Supplementary Materials

Supplementary Figure 1: AM injection can inhibit the inflammation response induced by LPS in mice. (a) The weight of mice after LPS was measured at different time points. (b) The levels of serum IL-6 in mice from the LPS treatment and LPS with AM injection treatment groups, analyzed at different time points by enzyme-linked immunosorbent assay (ELISA). (c, d) The spleen and lung of mice were isolated, and the pathological effect was observed. Supplementary Video 1: after 24 hours of lipopolysaccharide injection, the action activity of mice was compared with the control group. The mice in the saline control group had normal diet and active exercise, while the mice in the lipopolysaccharide treatment group had obvious signs of debility, tremor, and loss of appetite. (Supplementary Materials)

References

  1. E. Martín-Núñez, J. Donate-Correa, C. Ferri et al., “Association between serum levels of Klotho and inflammatory cytokines in cardiovascular disease: a case-control study,” Aging, vol. 12, no. 2, pp. 1952–1964, 2020. View at: Publisher Site | Google Scholar
  2. O. Milas, F. Gadalean, A. Vlad et al., “Pro-inflammatory cytokines are associated with podocyte damage and proximal tubular dysfunction in the early stage of diabetic kidney disease in type 2 diabetes mellitus patients,” Journal of Diabetes and its Complications, vol. 34, no. 2, p. 107479, 2020. View at: Publisher Site | Google Scholar
  3. M. Mrugacz, L. Ostrowska, A. Bryl, A. Szulc, B. Zelazowska-Rutkowska, and G. Mrugacz, “Pro-inflammatory cytokines associated with clinical severity of dry eye disease of patients with depression,” Advances in Medical Sciences, vol. 62, no. 2, pp. 338–344, 2017. View at: Publisher Site | Google Scholar
  4. J. Fest, R. Ruiter, M. Mulder et al., “The systemic immune-inflammation index is associated with an increased risk of incident cancer-a population-based cohort study,” International Journal of Cancer, vol. 146, no. 3, pp. 692–698, 2019. View at: Publisher Site | Google Scholar
  5. T. Gong, L. Liu, W. Jiang, and R. Zhou, “DAMP-sensing receptors in sterile inflammation and inflammatory diseases,” Nature Reviews Immunology, vol. 20, no. 2, pp. 95–112, 2020. View at: Publisher Site | Google Scholar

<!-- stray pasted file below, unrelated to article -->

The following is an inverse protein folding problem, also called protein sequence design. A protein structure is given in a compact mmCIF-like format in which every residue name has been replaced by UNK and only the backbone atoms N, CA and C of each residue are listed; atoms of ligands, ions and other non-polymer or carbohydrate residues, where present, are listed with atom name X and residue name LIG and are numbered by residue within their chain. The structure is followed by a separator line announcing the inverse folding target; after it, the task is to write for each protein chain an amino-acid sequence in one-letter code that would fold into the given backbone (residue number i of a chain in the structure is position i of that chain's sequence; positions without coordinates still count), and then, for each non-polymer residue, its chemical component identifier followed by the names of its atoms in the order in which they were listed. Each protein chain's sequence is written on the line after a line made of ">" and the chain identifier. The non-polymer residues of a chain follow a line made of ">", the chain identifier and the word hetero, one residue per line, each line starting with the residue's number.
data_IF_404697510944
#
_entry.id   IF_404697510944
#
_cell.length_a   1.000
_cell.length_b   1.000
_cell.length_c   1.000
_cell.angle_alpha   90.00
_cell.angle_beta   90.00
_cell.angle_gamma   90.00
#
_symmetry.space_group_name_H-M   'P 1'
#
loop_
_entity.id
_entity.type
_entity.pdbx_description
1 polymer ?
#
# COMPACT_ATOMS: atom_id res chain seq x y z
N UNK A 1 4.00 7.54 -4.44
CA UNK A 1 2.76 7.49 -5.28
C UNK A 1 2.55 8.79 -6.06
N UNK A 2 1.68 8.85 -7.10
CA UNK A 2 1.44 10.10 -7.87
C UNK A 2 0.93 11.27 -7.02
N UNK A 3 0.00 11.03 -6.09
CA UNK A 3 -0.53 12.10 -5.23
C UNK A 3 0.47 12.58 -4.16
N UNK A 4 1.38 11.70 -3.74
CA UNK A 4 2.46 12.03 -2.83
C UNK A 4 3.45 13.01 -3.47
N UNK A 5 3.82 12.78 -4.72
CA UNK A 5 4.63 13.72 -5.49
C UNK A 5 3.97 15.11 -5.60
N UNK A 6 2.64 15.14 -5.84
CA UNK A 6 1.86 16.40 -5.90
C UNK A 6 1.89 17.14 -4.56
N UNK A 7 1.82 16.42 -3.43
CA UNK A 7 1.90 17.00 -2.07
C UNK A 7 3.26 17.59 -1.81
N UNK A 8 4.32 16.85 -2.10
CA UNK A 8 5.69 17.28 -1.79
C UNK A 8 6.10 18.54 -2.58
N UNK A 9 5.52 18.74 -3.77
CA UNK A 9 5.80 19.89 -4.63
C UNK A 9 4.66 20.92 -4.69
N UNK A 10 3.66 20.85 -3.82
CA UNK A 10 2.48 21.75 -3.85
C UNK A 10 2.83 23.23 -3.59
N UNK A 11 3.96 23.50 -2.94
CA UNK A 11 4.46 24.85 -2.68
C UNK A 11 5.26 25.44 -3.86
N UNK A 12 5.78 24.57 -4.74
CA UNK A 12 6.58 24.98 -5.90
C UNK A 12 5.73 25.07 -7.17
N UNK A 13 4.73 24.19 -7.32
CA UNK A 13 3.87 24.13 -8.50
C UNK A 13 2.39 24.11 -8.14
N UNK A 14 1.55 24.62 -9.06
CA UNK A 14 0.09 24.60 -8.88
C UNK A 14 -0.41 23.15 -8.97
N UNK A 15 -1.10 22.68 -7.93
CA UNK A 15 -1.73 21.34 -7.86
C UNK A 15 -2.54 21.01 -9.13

6. J. Zindel and P. Kubes, “DAMPs, PAMPs, and LAMPs in immunity and sterile inflammation,” Annual Review of Pathology, vol. 15, no. 1, pp. 493–518, 2020. View at: Publisher Site | Google Scholar
  7. S. Tasneem, B. Liu, B. Li, M. I. Choudhary, and W. Wang, “Molecular pharmacology of inflammation: medicinal plants as anti-inflammatory agents,” Pharmacological Research, vol. 139, pp. 126–140, 2019. View at: Publisher Site | Google Scholar
  8. J. Li, L. Xu, R. Sang, Y. Yu, B. Ge, and X. Zhang, “Immunomodulatory and anti-inflammatory effects of total flavonoids of Astragalus by regulating NF-KappaB and MAPK signalling pathways in RAW 264.7 macrophages,” Pharmazie, vol. 73, no. 10, pp. 589–593, 2018. View at: Google Scholar
  9. B. P. Keenan, L. Fong, and R. K. Kelley, “Immunotherapy in hepatocellular carcinoma: the complex interface between inflammation, fibrosis, and the immune response,” Journal for Immunotherapy of Cancer, vol. 7, no. 1, p. 267, 2019. View at: Publisher Site | Google Scholar
  10. G. N. C. Lucas, A. C. C. Leitão, R. L. Alencar, R. M. F. Xavier, E. D. F. Daher, and G. B. D. Silva Junior, “Pathophysiological aspects of nephropathy caused by non-steroidal anti-inflammatory drugs,” Brazilian Journal of Nephrology, vol. 41, no. 1, pp. 124–130, 2019. View at: Publisher Site | Google Scholar
  11. S. Khan, K. L. Andrews, and J. P. F. Chin-Dusting, “Cyclo-oxygenase (COX) inhibitors and cardiovascular risk: are non-steroidal anti-inflammatory drugs really anti-inflammatory?” International Journal of Molecular Sciences, vol. 20, no. 17, p. 4262, 2019. View at: Publisher Site | Google Scholar
  12. Y. D. Taghipour, R. Bahramsoltani, A. M. Marques et al., “Correction to: a systematic review of nano formulation of natural products for the treatment of inflammatory bowel disease: drug delivery and pharmacological targets,” Daru, vol. 26, no. 2, pp. 241-242, 2018. View at: Publisher Site | Google Scholar